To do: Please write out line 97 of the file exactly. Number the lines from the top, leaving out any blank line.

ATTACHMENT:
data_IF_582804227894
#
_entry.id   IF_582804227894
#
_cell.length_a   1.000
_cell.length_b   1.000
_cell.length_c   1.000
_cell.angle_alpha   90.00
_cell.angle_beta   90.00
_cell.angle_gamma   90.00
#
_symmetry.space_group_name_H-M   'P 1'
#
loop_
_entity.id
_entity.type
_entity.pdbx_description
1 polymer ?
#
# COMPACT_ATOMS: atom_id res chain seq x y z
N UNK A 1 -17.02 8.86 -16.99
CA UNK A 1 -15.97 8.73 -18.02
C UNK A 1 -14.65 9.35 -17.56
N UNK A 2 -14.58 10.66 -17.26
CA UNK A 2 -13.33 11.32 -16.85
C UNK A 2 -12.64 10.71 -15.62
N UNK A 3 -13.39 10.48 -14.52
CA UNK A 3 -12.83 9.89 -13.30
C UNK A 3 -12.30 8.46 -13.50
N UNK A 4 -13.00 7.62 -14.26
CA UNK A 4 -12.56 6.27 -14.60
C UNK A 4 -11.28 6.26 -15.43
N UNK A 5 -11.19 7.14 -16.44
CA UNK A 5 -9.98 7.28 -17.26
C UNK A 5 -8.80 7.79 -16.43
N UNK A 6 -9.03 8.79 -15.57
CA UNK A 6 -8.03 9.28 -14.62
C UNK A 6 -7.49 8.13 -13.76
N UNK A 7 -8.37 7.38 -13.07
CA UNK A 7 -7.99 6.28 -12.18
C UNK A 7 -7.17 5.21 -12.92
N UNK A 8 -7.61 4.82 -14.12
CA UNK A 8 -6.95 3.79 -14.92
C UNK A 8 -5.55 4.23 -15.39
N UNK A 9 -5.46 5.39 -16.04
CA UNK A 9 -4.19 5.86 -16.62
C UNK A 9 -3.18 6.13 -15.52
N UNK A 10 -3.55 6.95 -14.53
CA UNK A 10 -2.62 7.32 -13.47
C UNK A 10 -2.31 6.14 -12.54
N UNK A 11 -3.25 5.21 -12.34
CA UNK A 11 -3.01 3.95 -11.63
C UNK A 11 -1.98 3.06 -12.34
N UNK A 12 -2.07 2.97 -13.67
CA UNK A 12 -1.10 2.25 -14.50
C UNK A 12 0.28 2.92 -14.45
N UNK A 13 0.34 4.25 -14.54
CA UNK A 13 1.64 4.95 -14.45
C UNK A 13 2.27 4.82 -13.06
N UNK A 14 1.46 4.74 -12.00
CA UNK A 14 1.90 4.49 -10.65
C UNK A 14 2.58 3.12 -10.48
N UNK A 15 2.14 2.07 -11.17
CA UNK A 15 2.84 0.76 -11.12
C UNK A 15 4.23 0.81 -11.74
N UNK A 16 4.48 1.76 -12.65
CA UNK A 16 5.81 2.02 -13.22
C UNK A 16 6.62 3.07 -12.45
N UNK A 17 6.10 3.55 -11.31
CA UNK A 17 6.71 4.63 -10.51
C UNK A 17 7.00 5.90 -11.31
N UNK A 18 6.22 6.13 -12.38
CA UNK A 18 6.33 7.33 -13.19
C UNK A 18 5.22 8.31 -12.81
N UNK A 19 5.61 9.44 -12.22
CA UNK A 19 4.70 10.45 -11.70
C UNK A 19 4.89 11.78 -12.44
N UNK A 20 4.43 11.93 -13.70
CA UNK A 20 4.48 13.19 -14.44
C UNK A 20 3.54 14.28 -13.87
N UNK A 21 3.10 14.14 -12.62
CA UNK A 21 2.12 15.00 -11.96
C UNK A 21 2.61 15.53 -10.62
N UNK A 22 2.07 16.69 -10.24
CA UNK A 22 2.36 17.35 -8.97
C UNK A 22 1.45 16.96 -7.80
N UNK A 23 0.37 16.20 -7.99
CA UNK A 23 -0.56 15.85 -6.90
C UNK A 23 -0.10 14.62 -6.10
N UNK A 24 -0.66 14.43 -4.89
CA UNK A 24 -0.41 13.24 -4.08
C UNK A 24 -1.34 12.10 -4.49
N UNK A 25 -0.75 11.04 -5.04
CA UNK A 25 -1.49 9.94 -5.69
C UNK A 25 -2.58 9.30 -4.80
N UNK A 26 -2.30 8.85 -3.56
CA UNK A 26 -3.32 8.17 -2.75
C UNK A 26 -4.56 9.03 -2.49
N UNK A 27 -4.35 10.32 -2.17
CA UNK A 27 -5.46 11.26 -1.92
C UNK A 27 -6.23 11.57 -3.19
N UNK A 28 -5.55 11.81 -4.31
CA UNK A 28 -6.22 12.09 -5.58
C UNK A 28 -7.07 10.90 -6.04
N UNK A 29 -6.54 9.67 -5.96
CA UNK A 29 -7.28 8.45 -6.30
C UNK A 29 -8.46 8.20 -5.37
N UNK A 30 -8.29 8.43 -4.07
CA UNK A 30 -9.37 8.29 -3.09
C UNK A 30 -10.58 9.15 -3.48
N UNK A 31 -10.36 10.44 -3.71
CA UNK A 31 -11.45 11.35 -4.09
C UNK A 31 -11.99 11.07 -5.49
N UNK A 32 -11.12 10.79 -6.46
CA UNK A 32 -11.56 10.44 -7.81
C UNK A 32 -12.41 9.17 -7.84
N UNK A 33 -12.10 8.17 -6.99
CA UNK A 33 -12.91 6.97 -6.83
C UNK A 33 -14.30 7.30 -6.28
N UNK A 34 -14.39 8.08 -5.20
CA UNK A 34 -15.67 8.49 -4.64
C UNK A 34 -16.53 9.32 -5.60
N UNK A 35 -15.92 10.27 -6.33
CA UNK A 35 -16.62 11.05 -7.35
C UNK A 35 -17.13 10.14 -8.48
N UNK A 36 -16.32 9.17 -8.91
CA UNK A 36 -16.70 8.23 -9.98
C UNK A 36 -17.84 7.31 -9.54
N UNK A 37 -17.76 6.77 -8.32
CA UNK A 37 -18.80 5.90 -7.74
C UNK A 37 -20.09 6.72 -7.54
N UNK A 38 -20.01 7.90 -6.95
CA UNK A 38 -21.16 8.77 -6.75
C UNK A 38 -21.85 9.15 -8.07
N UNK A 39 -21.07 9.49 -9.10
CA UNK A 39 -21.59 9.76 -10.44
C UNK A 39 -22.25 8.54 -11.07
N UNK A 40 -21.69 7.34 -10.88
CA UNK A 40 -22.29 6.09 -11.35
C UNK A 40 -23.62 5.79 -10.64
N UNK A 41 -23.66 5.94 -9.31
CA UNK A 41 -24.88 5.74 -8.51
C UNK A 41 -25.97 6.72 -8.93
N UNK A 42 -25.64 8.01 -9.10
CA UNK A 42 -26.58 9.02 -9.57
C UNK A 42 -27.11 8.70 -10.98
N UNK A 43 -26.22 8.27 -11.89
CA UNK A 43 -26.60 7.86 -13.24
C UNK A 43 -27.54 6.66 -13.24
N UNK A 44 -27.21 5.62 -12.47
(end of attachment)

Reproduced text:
CA UNK A 26 -3.32 8.17 -2.75